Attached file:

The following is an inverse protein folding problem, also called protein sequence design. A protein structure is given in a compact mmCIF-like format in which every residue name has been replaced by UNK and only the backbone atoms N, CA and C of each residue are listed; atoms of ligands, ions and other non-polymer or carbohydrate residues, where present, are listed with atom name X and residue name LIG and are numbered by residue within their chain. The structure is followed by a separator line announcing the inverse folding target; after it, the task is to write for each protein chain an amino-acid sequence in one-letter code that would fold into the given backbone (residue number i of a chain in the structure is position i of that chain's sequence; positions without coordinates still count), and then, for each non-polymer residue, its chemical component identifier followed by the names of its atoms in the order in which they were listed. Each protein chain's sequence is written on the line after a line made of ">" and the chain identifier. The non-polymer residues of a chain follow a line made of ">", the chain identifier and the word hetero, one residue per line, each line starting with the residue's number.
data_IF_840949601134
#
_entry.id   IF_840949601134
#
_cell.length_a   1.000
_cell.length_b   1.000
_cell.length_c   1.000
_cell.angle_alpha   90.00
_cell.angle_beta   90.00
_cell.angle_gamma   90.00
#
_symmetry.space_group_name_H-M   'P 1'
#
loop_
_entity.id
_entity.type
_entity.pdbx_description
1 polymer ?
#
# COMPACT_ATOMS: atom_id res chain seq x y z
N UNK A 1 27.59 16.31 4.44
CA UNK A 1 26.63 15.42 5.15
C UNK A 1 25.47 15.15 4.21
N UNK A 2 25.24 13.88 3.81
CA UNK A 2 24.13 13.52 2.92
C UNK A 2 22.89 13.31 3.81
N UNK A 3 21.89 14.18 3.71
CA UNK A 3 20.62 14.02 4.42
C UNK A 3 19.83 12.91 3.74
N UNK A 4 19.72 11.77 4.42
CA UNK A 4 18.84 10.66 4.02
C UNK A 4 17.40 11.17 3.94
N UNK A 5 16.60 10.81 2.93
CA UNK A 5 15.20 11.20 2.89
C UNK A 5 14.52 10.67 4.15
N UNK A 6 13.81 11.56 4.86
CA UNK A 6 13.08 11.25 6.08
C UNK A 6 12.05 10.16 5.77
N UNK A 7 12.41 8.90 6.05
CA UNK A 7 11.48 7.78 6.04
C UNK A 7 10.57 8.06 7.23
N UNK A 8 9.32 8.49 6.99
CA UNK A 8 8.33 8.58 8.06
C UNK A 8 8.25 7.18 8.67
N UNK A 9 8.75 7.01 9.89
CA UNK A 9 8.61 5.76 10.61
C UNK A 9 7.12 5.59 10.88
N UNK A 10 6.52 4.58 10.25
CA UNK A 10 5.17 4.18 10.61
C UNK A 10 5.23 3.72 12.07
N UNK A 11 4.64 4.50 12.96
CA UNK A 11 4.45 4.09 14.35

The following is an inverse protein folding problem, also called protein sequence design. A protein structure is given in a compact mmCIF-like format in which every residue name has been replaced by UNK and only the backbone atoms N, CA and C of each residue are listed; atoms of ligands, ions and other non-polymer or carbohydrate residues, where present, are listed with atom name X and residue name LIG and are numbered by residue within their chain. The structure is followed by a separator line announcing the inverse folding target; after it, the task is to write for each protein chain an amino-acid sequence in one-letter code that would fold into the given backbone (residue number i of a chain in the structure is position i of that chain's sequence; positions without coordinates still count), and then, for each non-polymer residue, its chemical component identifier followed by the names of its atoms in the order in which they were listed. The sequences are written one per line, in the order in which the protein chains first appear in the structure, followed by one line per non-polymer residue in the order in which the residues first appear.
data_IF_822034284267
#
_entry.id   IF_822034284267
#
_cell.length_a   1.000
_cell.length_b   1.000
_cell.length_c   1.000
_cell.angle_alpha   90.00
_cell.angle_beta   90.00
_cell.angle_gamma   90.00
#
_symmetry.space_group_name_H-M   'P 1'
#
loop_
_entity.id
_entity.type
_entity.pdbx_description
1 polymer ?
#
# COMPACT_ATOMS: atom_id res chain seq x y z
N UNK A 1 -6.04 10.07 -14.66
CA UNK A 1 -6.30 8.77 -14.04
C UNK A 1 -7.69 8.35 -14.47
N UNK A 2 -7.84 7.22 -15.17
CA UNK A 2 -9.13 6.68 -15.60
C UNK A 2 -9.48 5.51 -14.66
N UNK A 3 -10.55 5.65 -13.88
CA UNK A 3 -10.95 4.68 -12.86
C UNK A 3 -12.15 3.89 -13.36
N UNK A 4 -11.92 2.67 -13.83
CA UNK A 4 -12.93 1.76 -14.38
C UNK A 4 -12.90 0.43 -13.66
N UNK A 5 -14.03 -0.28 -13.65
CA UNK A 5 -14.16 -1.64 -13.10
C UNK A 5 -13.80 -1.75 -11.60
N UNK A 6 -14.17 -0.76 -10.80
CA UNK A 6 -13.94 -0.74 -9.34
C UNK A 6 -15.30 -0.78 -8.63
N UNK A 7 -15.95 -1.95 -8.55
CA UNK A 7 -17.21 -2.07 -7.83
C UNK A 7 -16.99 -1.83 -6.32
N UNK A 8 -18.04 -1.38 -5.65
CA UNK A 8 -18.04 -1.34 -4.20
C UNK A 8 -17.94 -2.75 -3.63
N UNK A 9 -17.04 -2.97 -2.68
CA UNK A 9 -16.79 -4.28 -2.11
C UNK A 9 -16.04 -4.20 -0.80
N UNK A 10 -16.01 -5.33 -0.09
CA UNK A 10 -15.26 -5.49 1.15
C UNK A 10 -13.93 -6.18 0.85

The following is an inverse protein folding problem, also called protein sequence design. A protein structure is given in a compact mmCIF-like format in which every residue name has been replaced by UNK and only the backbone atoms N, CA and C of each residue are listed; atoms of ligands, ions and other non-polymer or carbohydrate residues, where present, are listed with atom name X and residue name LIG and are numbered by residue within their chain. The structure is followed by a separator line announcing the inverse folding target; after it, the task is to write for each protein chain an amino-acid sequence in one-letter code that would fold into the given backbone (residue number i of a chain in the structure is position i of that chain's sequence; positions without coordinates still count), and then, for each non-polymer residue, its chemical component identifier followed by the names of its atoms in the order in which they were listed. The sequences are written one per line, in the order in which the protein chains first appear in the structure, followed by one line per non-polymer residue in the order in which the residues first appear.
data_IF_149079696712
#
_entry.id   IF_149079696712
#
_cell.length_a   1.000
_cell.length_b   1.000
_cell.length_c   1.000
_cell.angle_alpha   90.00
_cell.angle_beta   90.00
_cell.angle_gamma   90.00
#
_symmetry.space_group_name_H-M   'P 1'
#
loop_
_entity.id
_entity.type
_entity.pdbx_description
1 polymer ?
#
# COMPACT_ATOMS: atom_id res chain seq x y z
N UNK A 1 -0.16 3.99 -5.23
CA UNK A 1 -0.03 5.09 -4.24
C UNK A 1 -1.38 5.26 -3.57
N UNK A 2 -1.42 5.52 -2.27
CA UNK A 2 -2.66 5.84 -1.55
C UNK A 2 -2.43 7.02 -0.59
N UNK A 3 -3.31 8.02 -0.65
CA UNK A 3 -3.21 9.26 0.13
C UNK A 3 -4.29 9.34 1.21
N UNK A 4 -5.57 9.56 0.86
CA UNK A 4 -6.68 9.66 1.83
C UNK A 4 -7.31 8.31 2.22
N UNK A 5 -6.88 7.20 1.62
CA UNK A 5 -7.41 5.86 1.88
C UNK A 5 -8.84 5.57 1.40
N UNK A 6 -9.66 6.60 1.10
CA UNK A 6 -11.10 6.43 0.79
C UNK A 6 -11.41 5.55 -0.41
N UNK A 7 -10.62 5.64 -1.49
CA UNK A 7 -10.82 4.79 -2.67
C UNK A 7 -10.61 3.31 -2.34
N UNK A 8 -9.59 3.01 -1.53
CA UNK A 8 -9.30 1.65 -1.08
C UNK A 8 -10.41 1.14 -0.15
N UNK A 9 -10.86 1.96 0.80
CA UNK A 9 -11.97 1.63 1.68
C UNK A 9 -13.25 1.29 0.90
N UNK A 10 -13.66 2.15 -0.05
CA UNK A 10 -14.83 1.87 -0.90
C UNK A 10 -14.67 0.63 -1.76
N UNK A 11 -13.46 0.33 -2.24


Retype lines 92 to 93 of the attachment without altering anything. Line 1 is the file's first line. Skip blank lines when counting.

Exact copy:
C UNK A 6 -15.30 -0.78 -8.63
N UNK A 7 -15.95 -1.95 -8.55